This carrot top pesto was delightful spread on thick, toasted slices of bread. I ate way too much of it all by myself. You should too.

2. Carrot Top Tabbouleh

This Middle Eastern classic, get’s an update with carrot tops.

Oh man, I haven’t made tabbouleh in years. But after trying Abra’s carrot top version, it’s definitely going to be a mainstay for those warm summer days when I don’t want to heat up the kitchen.

Using carrot tops instead of parsley, this tabbouleh remains true to the classic flavors of this Middle Eastern dish.

Going gluten-free? Sub the bulger wheat with quinoa. Or go keto and use riced cauliflower instead. (Don’t forget to eat those cauliflower leaves.)

A note: The recipe mistakenly calls for ¼ cup of olive oil twice. Only one ¼ cup of olive oil is needed.

And use this trick to make sure your cucumber tastes fresh and sweet.

It only takes 30 seconds to ensure you never eat another bitter cucumber again.

Slice the tip of the cucumber off, then rub the end on the part of the cucumber you just sliced for 30 seconds. You may see a white-green foam begin to form. This draws out the bitter-tasting compound contained in cucumbers, leaving you with a perfect tasting cuke. Rinse or wipe off the cucumber.

Hands rubbing two pieces of cucumber together.
This crazy trick actually works.
Hands holding cucumber with sliced tip.
No more bitter cucumbers; give it a try.

3. Carrot Top Smoothies

Glass filled with smoothie and topped with two straws.
Whether you’re a kid, or a kid at heart – a smoothie is a great way to start the day.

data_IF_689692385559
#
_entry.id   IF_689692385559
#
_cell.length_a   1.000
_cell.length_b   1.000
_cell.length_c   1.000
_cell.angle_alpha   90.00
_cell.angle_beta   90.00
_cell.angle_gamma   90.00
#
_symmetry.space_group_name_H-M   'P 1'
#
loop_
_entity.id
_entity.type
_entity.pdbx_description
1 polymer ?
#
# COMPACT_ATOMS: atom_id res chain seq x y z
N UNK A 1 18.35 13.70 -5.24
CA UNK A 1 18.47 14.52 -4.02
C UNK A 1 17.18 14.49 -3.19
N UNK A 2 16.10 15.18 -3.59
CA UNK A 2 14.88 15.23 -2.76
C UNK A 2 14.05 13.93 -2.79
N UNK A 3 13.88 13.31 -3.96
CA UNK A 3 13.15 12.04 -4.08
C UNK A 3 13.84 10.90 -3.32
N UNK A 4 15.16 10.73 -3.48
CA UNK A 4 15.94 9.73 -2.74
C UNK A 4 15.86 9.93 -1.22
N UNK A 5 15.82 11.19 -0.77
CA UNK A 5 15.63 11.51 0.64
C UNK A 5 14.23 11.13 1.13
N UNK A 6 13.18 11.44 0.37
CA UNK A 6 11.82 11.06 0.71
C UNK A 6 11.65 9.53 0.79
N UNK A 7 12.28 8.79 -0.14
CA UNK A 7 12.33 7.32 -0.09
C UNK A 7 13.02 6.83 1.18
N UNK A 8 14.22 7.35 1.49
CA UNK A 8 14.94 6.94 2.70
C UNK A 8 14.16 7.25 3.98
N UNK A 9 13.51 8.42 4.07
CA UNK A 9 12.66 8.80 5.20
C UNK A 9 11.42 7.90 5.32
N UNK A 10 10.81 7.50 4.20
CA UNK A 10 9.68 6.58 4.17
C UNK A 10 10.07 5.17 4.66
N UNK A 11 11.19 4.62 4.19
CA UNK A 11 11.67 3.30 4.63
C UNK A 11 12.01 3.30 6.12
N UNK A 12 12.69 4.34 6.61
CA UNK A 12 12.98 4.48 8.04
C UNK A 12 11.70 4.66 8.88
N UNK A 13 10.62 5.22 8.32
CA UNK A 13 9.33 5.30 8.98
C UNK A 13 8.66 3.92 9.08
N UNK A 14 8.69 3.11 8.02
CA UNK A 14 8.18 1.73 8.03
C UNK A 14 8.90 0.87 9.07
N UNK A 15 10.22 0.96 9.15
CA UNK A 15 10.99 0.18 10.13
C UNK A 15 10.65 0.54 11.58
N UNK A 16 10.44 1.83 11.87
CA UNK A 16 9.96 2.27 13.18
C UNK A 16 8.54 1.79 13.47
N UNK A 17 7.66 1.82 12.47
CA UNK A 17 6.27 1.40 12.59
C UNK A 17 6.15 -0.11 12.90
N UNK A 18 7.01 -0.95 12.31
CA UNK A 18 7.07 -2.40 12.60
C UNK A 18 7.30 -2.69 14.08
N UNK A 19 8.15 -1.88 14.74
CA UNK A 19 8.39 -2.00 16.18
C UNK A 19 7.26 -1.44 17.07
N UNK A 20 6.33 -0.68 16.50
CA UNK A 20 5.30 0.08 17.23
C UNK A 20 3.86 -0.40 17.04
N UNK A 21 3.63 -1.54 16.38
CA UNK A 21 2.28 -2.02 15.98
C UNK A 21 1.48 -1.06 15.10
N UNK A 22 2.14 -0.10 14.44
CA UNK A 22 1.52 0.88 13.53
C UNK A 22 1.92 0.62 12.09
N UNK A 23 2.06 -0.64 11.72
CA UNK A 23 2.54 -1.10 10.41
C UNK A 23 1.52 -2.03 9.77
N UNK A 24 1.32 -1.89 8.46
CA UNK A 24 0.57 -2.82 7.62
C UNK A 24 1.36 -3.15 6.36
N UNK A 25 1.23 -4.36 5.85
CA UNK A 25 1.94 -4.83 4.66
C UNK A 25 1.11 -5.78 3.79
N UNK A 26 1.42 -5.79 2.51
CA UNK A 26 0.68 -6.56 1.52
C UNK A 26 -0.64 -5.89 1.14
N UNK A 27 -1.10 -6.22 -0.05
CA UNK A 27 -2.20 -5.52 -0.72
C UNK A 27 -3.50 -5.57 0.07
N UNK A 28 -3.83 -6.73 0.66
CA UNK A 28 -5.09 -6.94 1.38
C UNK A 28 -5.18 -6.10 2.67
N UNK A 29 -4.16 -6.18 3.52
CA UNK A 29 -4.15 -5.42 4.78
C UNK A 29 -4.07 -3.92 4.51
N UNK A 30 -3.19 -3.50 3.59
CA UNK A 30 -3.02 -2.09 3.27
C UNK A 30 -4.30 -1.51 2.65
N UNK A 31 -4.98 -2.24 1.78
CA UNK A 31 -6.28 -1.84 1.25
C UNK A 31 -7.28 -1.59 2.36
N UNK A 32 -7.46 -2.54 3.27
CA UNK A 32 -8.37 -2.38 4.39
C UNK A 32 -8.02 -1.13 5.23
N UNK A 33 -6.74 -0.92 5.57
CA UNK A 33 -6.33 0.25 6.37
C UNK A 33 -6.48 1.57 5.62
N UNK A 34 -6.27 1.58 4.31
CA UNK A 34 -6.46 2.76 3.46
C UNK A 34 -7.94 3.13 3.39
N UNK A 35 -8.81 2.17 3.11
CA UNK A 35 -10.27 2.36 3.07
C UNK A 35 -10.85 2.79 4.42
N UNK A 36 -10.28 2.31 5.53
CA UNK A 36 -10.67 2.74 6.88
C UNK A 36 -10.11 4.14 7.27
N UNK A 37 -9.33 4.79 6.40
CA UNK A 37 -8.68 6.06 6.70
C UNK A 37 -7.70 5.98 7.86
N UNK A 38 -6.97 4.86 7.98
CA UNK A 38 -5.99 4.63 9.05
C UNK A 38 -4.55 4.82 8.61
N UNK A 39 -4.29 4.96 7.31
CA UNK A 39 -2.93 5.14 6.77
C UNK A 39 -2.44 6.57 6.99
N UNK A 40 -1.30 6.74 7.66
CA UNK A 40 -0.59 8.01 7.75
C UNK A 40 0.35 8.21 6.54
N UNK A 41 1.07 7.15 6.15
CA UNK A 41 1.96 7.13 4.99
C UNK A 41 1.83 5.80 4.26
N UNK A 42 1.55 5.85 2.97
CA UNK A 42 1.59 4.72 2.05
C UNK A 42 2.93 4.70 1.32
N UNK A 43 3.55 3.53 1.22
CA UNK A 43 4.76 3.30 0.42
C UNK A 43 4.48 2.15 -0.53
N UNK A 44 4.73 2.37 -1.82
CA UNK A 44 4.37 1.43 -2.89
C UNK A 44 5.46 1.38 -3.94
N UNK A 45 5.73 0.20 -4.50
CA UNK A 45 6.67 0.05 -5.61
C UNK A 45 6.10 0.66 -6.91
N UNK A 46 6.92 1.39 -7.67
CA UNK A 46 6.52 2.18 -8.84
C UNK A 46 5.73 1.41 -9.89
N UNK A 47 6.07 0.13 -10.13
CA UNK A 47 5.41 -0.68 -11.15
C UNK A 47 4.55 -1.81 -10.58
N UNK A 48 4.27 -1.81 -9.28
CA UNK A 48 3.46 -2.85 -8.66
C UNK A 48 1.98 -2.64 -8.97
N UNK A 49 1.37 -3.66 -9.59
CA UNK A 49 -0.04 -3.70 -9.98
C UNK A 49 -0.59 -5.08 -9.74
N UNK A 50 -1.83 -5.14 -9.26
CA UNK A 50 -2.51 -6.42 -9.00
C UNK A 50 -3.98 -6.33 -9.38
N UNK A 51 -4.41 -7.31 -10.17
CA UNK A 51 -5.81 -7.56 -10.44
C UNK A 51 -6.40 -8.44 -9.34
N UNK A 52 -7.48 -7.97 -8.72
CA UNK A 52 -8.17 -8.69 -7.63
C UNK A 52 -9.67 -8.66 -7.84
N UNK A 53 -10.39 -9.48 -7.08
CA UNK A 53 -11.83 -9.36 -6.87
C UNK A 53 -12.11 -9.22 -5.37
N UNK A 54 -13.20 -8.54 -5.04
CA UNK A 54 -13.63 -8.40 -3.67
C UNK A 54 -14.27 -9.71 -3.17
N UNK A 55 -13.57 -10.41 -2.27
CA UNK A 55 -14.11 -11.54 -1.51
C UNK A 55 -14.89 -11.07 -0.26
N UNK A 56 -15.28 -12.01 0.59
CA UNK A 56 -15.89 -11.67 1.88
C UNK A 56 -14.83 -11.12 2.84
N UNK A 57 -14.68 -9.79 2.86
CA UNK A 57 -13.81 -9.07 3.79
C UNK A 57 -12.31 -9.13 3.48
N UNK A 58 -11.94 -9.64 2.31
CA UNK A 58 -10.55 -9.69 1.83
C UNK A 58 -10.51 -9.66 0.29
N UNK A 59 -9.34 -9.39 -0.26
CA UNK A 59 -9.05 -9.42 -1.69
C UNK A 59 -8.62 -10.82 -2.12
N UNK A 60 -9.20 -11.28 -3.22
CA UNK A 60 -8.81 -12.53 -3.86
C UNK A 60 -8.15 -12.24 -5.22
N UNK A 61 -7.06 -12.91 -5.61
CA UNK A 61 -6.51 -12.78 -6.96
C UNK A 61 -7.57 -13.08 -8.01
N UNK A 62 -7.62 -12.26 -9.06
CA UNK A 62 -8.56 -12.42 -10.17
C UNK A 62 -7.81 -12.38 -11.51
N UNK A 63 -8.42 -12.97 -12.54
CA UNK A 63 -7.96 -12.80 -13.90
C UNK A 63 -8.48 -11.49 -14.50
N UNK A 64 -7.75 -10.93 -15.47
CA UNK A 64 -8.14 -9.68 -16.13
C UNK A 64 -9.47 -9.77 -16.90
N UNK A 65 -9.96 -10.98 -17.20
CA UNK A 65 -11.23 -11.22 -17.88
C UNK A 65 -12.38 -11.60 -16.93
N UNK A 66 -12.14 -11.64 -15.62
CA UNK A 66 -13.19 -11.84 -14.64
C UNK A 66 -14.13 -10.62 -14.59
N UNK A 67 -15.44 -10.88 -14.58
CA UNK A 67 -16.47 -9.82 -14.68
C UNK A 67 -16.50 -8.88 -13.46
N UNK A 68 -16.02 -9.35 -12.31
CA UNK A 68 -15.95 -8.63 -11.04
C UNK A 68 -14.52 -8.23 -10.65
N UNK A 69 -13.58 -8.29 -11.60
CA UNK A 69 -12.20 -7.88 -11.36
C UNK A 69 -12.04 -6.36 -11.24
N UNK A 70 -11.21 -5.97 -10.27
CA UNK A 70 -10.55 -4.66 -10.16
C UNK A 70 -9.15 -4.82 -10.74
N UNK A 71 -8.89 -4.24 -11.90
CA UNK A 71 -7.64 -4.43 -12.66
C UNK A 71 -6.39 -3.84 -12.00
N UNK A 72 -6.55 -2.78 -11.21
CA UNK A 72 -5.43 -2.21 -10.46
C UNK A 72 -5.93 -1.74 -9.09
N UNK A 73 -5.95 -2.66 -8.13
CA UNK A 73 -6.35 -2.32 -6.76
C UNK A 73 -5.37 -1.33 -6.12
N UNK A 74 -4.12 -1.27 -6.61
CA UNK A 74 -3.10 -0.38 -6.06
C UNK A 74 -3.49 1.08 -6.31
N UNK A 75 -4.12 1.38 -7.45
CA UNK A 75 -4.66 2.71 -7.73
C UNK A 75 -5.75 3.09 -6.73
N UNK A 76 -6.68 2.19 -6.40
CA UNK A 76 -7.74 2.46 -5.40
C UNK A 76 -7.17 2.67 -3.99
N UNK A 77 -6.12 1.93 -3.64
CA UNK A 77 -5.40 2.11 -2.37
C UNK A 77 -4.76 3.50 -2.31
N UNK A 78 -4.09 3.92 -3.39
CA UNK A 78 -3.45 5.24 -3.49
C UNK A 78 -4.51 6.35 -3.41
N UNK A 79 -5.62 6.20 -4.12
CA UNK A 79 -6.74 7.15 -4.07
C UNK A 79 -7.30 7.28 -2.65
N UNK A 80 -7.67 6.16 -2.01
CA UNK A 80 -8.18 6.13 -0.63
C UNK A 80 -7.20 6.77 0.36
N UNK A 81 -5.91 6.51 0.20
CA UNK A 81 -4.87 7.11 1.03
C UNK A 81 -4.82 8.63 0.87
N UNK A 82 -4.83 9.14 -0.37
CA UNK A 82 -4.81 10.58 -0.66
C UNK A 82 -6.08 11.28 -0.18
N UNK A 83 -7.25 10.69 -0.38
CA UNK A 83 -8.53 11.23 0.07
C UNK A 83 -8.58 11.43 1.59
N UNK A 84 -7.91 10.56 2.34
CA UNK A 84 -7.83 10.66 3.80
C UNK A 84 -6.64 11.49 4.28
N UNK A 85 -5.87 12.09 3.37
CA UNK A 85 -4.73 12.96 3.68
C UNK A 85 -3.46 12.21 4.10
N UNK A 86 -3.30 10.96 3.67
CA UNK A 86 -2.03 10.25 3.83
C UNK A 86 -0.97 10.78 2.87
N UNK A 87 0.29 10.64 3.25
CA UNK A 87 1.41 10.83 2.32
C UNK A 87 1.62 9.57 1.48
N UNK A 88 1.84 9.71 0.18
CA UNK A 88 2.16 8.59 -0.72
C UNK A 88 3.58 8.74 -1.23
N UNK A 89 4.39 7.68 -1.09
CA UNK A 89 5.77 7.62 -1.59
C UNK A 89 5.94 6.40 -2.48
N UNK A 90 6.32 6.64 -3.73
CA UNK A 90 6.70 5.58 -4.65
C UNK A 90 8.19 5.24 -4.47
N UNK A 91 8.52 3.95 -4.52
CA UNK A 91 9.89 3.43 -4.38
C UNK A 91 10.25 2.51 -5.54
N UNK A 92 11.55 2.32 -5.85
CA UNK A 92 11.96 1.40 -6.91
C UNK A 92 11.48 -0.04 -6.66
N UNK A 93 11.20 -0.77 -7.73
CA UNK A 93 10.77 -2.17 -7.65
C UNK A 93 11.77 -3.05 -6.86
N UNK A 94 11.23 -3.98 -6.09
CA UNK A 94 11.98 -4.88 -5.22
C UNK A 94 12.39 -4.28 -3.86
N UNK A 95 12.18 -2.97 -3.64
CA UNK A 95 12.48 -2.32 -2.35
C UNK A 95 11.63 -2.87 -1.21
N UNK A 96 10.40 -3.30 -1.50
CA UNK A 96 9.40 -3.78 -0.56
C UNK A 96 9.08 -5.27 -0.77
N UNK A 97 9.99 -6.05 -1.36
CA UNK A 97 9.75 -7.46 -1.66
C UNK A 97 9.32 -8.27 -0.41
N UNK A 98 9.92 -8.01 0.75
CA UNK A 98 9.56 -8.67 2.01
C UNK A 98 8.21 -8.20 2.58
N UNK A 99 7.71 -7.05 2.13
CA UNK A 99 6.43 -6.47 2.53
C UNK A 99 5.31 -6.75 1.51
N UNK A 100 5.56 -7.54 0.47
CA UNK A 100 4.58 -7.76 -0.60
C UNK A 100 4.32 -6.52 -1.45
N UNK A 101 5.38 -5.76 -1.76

Look, as a parent, I’m not above sneaking vegetables into my children’s smoothies. For years I made them ‘monster smoothies,’ so named because they were green. Green from all the spinach, I dumped into the blender while their backs were turned.

I wasn’t about to tell them breakfast was good for them, not when they were asking for seconds.

Carrot tops are a great way to sneak in a little extra fiber and vegetables in your diet. Kid or not. So, when you’re making your breakfast smoothie, don’t forget to add a big handful of carrot tops.

4. Carrot Top Salad Greens

A salad using carrot greens
Toss a few carrot tops in your next tossed salad.

If you want to use up those carrot greens without cooking, this is an easy way to do it. Just add them to a salad as you would any leafy green.

If you’re going to put carrot tops in your salad, you may wish to remove longer portions of the stem as it can be a little tough. Otherwise, toss the tops in with the rest of your salad and enjoy.

5. Carrot Top Chimichurri Sauce

A small dish of chimichurri sauce with a spoon.
Chimichurri sauce is nearly as much fun to make as it is to eat.

Chimichurri, sometimes known as Argentinian Pesto, is a staple at any Argentinian barbecue. This zesty sauce is always on hand for basting meat while grilling, or spooning over the top of the finished product.

It’s so easy to make and takes even the most boring meat from meh to marvelous.

Whip up a batch and take your grilling game up a notch.

This carrot top chimichurri from Love & Lemons subs out the parsley and adds in carrot tops.

6. Carrot Fritters with Carrot Greens

Carrot top fritters on a white plate.
If you love veggie fritters, you’ve got to try this recipe.

Oh man, I love fritters, especially veggie fritters. There’s something about shredded veggies smashed and fried into crispy patties that has me reaching for seconds every time. And these carrot fritters do not disappoint.